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The ebook revolution

26 September 2011

A new Harris poll has revealed that the number of Americans reading ebooks has doubled in the last year. One in six Americans who do not have an ebook reader are planning to buy one in the next year.

Interestingly, the top genres among e-book owners are crime and thriller (47%), science fiction (25%), literature (23%) and romance (23%). In non-fiction, biography is most popular (29%), then history (27%) and religion and spirituality (24%). So these are books with a strong narrative component. There's also evidence that ebook buyers are buying more books, which may be because they are heavy readers and find the means of acquiring ebooks easy and fast.

The report said: "There will always be a place for books in hard cover or paperback. But there must also be a place for reading devices as well. Readers are quickly catching on to this wave as have the booksellers. This is a huge transition time for publishing companies and how they adapt will determine who is still standing 10 years from now."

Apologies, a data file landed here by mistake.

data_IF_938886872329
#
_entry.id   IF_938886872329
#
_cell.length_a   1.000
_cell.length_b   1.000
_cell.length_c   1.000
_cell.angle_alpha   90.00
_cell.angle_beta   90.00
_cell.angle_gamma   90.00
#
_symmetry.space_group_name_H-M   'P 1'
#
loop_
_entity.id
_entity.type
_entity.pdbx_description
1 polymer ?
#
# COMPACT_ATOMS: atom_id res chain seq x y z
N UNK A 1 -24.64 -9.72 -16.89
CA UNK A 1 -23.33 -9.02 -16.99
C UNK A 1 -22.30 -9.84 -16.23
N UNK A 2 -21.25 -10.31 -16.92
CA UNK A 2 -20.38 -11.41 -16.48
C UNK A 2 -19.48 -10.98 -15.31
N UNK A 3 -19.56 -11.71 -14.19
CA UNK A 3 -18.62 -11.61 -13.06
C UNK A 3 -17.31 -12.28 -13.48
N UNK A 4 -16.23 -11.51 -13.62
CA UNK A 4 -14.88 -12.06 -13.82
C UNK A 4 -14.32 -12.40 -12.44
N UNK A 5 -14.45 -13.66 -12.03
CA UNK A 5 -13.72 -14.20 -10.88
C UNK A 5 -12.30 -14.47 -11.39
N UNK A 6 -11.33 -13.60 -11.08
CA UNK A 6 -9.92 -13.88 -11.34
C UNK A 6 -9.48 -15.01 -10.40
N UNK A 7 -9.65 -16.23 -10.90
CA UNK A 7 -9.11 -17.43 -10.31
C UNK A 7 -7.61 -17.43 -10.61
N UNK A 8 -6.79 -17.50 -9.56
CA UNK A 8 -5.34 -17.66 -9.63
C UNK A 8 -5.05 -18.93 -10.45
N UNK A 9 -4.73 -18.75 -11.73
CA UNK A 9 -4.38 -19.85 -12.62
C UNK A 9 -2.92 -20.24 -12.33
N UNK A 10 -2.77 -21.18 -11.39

In the UK one in five publishers is now generating more than 10% of their revenue from ebooks. 85% of publishers across all areas are producing print and e-book versions of their titles, but trade publishers in particular are now a driving force in the ebooks market, adopting "at a faster rate than any other type of book publisher". The percentage of trade publishers producing ebooks has risen from 50% to 76% in two years.

This really does amount to a revolution, but no-one really knows how far it will go. Are ebooks going to take over the whole market? Well, some commentators think so. But others think that there's been a strong early adopter influence, with people buying the ereader device and then buying the ebooks to put on it. The generally lower price of ebooks and their relatively early availability have been factors here.

The success of the Kindle, both as Amazon's bestselling item and as opening up the market, should not be underestimated. The rapid growth of ebooks, mostly sold through the Kindle, has substantially increased the online retailer's dominance of the market.

The figures above also suggest that it's readers of commercial genre fiction who are leading the charge, many of them people who read a great deal and see the ebook as a convenient way to provide new reading material and acquire books more cheaply.

For authors this is still a revolution in the making. The greater opportunities for ebooks should be seen as a potential advantage, but there is also a real concern that authors will lose out in terms of royalties. The argument over ebook royalties, which publishers would like to peg at 25% but agents would like to see at 50% or more, is far from over yet.